Education

Duncan McFadyen

UNC Charlotte’s Student Government Association is meeting November 29 to discuss gender-neutral housing. The proposal would ask school administrators to allow students to choose roommates of the opposite sex. The student group Campus Allies has been working for more than a year to get gender neutral housing at UNCC. Anthony Dondero is a transgendered member of the group. He chose to live off campus.

Athletic Department Insider Says UNC Tolerated Cheating

Nov 27, 2012

There are new allegations in the academic scandal in the UNC-Chapel Hill athletic department. UNC’s football team is already on NCAA probation, in part for improper help players got from a tutor. Now, a former academic support counselor named Mary Willingham has come forward with allegations that numerous people in her department knew there were problems, but looked the other way. In some cases, athletes were so far behind that academic success was almost impossible--- she says some had never read a book and didn’t know what a paragraph was.

Lisa Miller

Charlotte Mecklenburg Schools Superintendent Heath Morrison last night laid out his long-range plans for the district’s future.

“It is about every child.  It is about not narrowing gaps, but closing gaps. And it is having every student graduate with a post-secondary plan,” said Morrison.

It was a highly anticipated address at the Belk Theater to help mark his first 100 days on the job. A CMS orchestra opened the evening and a student choir closed out his speech.  

Morrison said he wants to put more students in advanced level classes, provide more coaching for teachers, get kids to create electronic portfolios of their work, and open more magnet schools. 

The GI Bill was created to give soldiers a way to go to college cost-free after they finished their service. But a cost-cutting change to the benefit may mean a big tuition bill for some vets. It now only covers in-state tuition, a problem for some returning soldiers who spent years bouncing from base to deployment without establishing residency anywhere. Some North Carolina veterans say the UNC system makes it even harder for them to qualify and now they’re suing.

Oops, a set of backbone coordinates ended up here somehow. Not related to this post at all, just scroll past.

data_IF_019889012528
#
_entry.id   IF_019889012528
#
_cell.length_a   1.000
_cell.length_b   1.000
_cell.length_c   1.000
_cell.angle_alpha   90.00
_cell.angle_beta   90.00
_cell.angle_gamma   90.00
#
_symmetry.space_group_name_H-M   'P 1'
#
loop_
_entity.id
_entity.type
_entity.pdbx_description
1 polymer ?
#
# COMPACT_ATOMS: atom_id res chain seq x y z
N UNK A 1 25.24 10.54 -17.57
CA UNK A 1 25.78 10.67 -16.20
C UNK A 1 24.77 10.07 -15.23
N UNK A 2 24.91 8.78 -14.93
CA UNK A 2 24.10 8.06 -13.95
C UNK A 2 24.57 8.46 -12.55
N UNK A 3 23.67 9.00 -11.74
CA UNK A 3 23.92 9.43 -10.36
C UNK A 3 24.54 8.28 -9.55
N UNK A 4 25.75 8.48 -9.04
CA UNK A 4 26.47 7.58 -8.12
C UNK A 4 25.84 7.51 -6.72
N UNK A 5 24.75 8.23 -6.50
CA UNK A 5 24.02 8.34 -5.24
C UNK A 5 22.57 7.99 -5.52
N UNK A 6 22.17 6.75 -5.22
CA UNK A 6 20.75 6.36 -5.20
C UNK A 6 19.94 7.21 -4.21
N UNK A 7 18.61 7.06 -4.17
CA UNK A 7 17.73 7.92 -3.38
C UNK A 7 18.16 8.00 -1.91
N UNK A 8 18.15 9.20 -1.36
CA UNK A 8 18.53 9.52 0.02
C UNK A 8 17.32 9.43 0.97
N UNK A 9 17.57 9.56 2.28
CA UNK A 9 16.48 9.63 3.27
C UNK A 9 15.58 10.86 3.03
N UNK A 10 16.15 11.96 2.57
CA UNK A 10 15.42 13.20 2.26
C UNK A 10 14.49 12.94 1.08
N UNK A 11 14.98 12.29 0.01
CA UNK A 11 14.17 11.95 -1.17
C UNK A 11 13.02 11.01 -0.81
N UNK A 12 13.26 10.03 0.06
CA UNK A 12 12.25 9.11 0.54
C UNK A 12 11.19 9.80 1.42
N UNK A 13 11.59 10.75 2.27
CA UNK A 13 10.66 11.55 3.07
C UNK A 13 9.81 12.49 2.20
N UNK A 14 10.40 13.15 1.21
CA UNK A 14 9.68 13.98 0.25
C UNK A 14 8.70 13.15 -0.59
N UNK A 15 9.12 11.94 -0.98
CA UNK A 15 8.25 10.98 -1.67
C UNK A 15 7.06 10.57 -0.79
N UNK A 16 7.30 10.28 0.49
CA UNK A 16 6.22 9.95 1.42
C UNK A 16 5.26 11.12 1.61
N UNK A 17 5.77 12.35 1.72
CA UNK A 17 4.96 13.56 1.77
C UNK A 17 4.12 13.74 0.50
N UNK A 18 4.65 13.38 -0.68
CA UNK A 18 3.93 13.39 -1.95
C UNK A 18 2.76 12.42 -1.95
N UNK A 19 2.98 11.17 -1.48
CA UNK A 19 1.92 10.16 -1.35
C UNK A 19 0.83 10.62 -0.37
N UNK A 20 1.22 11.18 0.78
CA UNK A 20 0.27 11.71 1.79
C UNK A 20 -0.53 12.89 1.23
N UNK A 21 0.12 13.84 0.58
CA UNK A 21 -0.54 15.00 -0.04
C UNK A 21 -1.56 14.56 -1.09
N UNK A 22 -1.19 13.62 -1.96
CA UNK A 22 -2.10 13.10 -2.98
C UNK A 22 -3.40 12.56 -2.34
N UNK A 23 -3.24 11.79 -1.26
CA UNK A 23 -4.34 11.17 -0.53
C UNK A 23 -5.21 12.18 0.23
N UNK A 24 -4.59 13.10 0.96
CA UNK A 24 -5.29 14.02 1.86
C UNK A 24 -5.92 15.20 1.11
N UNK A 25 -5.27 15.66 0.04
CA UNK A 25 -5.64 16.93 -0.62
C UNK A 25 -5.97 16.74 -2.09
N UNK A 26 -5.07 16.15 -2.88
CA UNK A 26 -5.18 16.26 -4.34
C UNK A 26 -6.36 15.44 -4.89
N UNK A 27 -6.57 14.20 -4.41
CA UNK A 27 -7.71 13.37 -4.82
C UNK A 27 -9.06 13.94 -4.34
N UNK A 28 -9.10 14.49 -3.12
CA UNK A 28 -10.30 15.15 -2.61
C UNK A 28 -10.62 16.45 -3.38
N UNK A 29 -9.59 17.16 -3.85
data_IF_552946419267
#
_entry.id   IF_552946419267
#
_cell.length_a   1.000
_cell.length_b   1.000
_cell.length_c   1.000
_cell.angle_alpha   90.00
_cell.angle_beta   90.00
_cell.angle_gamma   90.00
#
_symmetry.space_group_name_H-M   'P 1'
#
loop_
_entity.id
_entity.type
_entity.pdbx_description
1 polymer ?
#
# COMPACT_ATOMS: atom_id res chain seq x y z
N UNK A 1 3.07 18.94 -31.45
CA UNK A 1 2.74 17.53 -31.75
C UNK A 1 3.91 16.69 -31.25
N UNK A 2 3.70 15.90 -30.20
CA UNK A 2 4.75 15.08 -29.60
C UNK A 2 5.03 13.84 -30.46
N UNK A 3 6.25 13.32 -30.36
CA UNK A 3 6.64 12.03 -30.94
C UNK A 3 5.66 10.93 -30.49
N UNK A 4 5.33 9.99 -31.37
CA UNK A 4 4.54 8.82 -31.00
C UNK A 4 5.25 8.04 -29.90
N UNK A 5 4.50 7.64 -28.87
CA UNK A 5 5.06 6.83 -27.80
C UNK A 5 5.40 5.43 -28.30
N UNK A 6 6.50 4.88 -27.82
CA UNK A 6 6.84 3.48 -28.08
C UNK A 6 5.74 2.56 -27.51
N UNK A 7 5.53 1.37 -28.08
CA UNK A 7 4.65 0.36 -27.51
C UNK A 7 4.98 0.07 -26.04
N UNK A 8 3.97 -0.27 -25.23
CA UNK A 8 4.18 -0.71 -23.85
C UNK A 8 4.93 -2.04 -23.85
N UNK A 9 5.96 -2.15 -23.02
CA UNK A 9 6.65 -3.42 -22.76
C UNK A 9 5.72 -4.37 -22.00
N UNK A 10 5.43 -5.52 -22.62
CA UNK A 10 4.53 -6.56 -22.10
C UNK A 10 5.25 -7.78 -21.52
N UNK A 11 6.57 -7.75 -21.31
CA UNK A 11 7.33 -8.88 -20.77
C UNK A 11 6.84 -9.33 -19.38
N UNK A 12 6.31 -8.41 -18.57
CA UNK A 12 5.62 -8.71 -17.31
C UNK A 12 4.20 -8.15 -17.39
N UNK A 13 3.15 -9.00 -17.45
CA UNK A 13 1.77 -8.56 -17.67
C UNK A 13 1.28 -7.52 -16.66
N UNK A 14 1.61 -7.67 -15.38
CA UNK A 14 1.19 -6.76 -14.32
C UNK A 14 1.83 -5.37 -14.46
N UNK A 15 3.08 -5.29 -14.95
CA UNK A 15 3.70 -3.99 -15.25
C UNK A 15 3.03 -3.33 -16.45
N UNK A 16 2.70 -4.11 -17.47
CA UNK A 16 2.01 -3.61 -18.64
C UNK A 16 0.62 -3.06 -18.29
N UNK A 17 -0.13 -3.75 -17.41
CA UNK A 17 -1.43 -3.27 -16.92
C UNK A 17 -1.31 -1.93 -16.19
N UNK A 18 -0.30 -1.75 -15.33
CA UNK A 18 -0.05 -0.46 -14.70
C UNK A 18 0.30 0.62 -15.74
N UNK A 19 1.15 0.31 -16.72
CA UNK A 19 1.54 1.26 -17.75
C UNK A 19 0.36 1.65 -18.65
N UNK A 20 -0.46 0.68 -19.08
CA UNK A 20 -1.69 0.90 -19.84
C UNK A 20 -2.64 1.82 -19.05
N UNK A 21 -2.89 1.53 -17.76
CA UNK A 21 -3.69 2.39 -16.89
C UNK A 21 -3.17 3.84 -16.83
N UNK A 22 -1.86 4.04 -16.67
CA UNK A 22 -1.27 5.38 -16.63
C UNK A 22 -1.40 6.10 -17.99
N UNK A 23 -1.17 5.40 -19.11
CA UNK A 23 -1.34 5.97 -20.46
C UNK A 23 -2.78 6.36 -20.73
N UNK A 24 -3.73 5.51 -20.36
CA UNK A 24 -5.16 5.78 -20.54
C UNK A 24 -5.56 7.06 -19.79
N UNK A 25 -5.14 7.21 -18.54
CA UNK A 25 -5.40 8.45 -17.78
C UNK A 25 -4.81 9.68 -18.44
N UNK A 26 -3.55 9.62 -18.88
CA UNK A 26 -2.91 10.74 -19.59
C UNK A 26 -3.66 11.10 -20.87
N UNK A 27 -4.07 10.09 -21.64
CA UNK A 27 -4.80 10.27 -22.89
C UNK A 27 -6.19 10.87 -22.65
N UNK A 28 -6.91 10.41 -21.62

Charlotte’s arts education just got a boost.

PNC Bank has donated more than half a million dollars to fund early arts and science education in the Bethlehem Center’s Head Start programs.

Executive Director of the Bethlehem Center, William McDonald, says that this funding will enrich the program, which serves children whose families meet federal poverty guidelines.

New Goal For CMS Seniors: Build A House

Nov 14, 2012
Michael Tomsic

The Charlotte-Mecklenburg school system gave its seniors a new goal Wednesday to accomplish before graduating– build three houses. CMS is partnering with Habitat for Humanity to encourage students to get their hands dirty.

Hard hats, tool belts and wooden boards were set up in front of the bookshelves in Independence High School's library as CMS Superintendent Heath Morrison announced the partnership, called Senior Buildup.

Morrison said it's all about giving students a well-rounded education.

Teachers regularly evaluate their students.

Now, the tables are turned. Students evaluate their teachers.

Last year was the first in which students throughout North Carolina completed official evaluation forms of their teachers. In fact, evaluations by students in high school, middle school and even elementary school have picked up steam across the country.

The concept is the brainchild of a Harvard professor named Ron Ferguson. In this report, WFAE’s Lisa Miller talks to him about how the surveys work.

CMS

The Charlotte-Mecklenburg school system is reorganizing its leadership, starting with the people in charge of human resources and communications. That’s after audits released Tuesday showed those departments weren’t doing a good enough job.

Last year, Davidson College named its first female president, Dr. Carol Quillen, from Rice University. A former history teacher, she brings strong opinions about the role of a liberal arts education in today’s world, especially one that is so interconnected and changing so quickly. We’ll talk about higher education, its role in the Global Economy, and her vision for Davidson College and its students, when Charlotte Talks.

Schools across the country perpetually struggle to find qualified math and science teachers.  North Carolina is doubling one of its programs aimed at luring engineers and scientists into the teaching profession.  

Greg Stolve has been an industrial engineer for the past fifteen years.  But that’s not the career he planned on in college.  He wanted to be a teacher, until an academic advisor told him engineers make more money and finish school faster.  So that’s what he did.